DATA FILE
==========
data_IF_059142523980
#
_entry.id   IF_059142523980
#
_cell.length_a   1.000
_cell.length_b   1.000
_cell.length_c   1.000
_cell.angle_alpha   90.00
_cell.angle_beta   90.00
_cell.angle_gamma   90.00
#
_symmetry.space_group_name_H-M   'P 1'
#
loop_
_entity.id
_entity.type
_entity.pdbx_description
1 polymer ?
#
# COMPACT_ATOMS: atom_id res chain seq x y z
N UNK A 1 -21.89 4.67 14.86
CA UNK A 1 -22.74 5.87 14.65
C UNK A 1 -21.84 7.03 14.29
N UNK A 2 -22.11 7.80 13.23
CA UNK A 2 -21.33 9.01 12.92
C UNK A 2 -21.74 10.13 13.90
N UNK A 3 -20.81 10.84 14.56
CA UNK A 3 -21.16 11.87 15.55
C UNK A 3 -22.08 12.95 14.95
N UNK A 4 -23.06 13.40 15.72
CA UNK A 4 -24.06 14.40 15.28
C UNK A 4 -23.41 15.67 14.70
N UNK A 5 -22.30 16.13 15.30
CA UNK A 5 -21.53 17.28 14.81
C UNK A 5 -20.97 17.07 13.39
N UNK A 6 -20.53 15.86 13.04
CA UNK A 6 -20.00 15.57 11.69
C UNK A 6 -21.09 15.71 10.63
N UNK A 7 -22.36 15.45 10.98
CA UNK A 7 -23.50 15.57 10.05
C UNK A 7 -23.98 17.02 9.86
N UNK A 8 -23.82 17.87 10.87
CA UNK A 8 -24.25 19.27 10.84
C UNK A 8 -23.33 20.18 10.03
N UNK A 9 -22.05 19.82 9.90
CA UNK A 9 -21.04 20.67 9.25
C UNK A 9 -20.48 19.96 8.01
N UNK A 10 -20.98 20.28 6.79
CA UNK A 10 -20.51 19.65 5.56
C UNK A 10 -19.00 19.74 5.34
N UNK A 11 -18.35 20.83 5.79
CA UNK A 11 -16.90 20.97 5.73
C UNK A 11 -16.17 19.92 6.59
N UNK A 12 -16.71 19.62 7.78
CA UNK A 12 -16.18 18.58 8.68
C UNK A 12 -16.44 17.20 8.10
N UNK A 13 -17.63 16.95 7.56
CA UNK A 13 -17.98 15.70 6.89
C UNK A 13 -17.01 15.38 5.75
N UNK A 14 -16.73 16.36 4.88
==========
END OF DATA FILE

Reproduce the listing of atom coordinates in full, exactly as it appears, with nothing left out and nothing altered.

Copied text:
data_IF_059142523980
#
_entry.id   IF_059142523980
#
_cell.length_a   1.000
_cell.length_b   1.000
_cell.length_c   1.000
_cell.angle_alpha   90.00
_cell.angle_beta   90.00
_cell.angle_gamma   90.00
#
_symmetry.space_group_name_H-M   'P 1'
#
loop_
_entity.id
_entity.type
_entity.pdbx_description
1 polymer ?
#
# COMPACT_ATOMS: atom_id res chain seq x y z
N UNK A 1 -21.89 4.67 14.86
CA UNK A 1 -22.74 5.87 14.65
C UNK A 1 -21.84 7.03 14.29
N UNK A 2 -22.11 7.80 13.23
CA UNK A 2 -21.33 9.01 12.92
C UNK A 2 -21.74 10.13 13.90
N UNK A 3 -20.81 10.84 14.56
CA UNK A 3 -21.16 11.87 15.55
C UNK A 3 -22.08 12.95 14.95
N UNK A 4 -23.06 13.40 15.72
CA UNK A 4 -24.06 14.40 15.28
C UNK A 4 -23.41 15.67 14.70
N UNK A 5 -22.30 16.13 15.30
CA UNK A 5 -21.53 17.28 14.81
C UNK A 5 -20.97 17.07 13.39
N UNK A 6 -20.53 15.86 13.04
CA UNK A 6 -20.00 15.57 11.69
C UNK A 6 -21.09 15.71 10.63
N UNK A 7 -22.36 15.45 10.98
CA UNK A 7 -23.50 15.57 10.05
C UNK A 7 -23.98 17.02 9.86
N UNK A 8 -23.82 17.87 10.87
CA UNK A 8 -24.25 19.27 10.84
C UNK A 8 -23.33 20.18 10.03
N UNK A 9 -22.05 19.82 9.90
CA UNK A 9 -21.04 20.67 9.25
C UNK A 9 -20.48 19.96 8.01
N UNK A 10 -20.98 20.28 6.79
CA UNK A 10 -20.51 19.65 5.56
C UNK A 10 -19.00 19.74 5.34
N UNK A 11 -18.35 20.83 5.79
CA UNK A 11 -16.90 20.97 5.73
C UNK A 11 -16.17 19.92 6.59
N UNK A 12 -16.71 19.62 7.78
CA UNK A 12 -16.18 18.58 8.68
C UNK A 12 -16.44 17.20 8.10
N UNK A 13 -17.63 16.95 7.56
CA UNK A 13 -17.98 15.70 6.89
C UNK A 13 -17.01 15.38 5.75
N UNK A 14 -16.73 16.36 4.88